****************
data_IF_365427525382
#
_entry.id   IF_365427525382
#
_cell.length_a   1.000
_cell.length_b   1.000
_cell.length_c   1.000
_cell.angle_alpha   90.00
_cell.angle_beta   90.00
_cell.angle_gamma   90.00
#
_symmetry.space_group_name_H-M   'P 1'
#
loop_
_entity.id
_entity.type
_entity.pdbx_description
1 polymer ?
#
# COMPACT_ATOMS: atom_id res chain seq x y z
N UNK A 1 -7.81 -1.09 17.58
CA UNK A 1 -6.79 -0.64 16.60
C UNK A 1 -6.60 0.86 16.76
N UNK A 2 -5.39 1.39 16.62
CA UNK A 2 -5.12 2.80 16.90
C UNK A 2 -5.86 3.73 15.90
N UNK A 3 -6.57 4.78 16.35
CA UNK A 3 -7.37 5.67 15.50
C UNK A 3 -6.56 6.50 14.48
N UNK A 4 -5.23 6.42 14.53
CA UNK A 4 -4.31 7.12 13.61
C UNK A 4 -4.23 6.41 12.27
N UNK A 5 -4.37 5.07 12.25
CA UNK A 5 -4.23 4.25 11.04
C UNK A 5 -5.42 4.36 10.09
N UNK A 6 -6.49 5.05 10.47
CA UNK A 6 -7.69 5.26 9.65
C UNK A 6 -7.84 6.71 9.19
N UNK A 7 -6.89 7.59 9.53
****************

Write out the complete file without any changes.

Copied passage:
data_IF_365427525382
#
_entry.id   IF_365427525382
#
_cell.length_a   1.000
_cell.length_b   1.000
_cell.length_c   1.000
_cell.angle_alpha   90.00
_cell.angle_beta   90.00
_cell.angle_gamma   90.00
#
_symmetry.space_group_name_H-M   'P 1'
#
loop_
_entity.id
_entity.type
_entity.pdbx_description
1 polymer ?
#
# COMPACT_ATOMS: atom_id res chain seq x y z
N UNK A 1 -7.81 -1.09 17.58
CA UNK A 1 -6.79 -0.64 16.60
C UNK A 1 -6.60 0.86 16.76
N UNK A 2 -5.39 1.39 16.62
CA UNK A 2 -5.12 2.80 16.90
C UNK A 2 -5.86 3.73 15.90
N UNK A 3 -6.57 4.78 16.35
CA UNK A 3 -7.37 5.67 15.50
C UNK A 3 -6.56 6.50 14.48
N UNK A 4 -5.23 6.42 14.53
CA UNK A 4 -4.31 7.12 13.61
C UNK A 4 -4.23 6.41 12.27
N UNK A 5 -4.37 5.07 12.25
CA UNK A 5 -4.23 4.25 11.04
C UNK A 5 -5.42 4.36 10.09
N UNK A 6 -6.49 5.05 10.47
CA UNK A 6 -7.69 5.26 9.65
C UNK A 6 -7.84 6.71 9.19
N UNK A 7 -6.89 7.59 9.53